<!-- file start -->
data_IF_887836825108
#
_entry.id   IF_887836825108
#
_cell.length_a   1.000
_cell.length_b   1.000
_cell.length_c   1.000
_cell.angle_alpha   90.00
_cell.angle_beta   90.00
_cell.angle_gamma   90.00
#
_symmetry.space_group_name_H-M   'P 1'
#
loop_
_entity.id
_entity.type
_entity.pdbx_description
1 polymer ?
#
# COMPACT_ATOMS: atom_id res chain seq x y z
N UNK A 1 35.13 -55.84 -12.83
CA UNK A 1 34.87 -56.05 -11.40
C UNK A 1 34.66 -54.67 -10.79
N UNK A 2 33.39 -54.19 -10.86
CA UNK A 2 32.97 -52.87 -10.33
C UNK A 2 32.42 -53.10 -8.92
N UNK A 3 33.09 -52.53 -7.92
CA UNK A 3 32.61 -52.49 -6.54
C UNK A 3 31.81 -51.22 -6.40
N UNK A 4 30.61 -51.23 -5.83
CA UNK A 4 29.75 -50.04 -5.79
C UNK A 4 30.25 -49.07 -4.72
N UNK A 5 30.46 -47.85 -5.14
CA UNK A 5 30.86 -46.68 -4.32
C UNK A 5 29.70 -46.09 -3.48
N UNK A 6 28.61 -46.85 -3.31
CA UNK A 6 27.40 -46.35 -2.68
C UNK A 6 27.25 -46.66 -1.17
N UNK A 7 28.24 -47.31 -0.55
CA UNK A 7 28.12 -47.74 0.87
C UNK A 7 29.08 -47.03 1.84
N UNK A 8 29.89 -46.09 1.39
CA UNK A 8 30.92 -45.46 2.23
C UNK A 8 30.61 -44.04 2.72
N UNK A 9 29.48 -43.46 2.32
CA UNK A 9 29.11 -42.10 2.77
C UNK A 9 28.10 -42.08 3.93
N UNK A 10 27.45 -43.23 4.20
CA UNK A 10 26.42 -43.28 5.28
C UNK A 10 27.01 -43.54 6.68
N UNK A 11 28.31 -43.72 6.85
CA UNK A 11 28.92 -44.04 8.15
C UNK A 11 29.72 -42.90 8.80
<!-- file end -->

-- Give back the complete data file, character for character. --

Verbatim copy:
data_IF_887836825108
#
_entry.id   IF_887836825108
#
_cell.length_a   1.000
_cell.length_b   1.000
_cell.length_c   1.000
_cell.angle_alpha   90.00
_cell.angle_beta   90.00
_cell.angle_gamma   90.00
#
_symmetry.space_group_name_H-M   'P 1'
#
loop_
_entity.id
_entity.type
_entity.pdbx_description
1 polymer ?
#
# COMPACT_ATOMS: atom_id res chain seq x y z
N UNK A 1 35.13 -55.84 -12.83
CA UNK A 1 34.87 -56.05 -11.40
C UNK A 1 34.66 -54.67 -10.79
N UNK A 2 33.39 -54.19 -10.86
CA UNK A 2 32.97 -52.87 -10.33
C UNK A 2 32.42 -53.10 -8.92
N UNK A 3 33.09 -52.53 -7.92
CA UNK A 3 32.61 -52.49 -6.54
C UNK A 3 31.81 -51.22 -6.40
N UNK A 4 30.61 -51.23 -5.83
CA UNK A 4 29.75 -50.04 -5.79
C UNK A 4 30.25 -49.07 -4.72
N UNK A 5 30.46 -47.85 -5.14
CA UNK A 5 30.86 -46.68 -4.32
C UNK A 5 29.70 -46.09 -3.48
N UNK A 6 28.61 -46.85 -3.31
CA UNK A 6 27.40 -46.35 -2.68
C UNK A 6 27.25 -46.66 -1.17
N UNK A 7 28.24 -47.31 -0.55
CA UNK A 7 28.12 -47.74 0.87
C UNK A 7 29.08 -47.03 1.84
N UNK A 8 29.89 -46.09 1.39
CA UNK A 8 30.92 -45.46 2.23
C UNK A 8 30.61 -44.04 2.72
N UNK A 9 29.48 -43.46 2.32
CA UNK A 9 29.11 -42.10 2.77
C UNK A 9 28.10 -42.08 3.93
N UNK A 10 27.45 -43.23 4.20
CA UNK A 10 26.42 -43.28 5.28
C UNK A 10 27.01 -43.54 6.68
N UNK A 11 28.31 -43.72 6.85
CA UNK A 11 28.92 -44.04 8.15
C UNK A 11 29.72 -42.90 8.80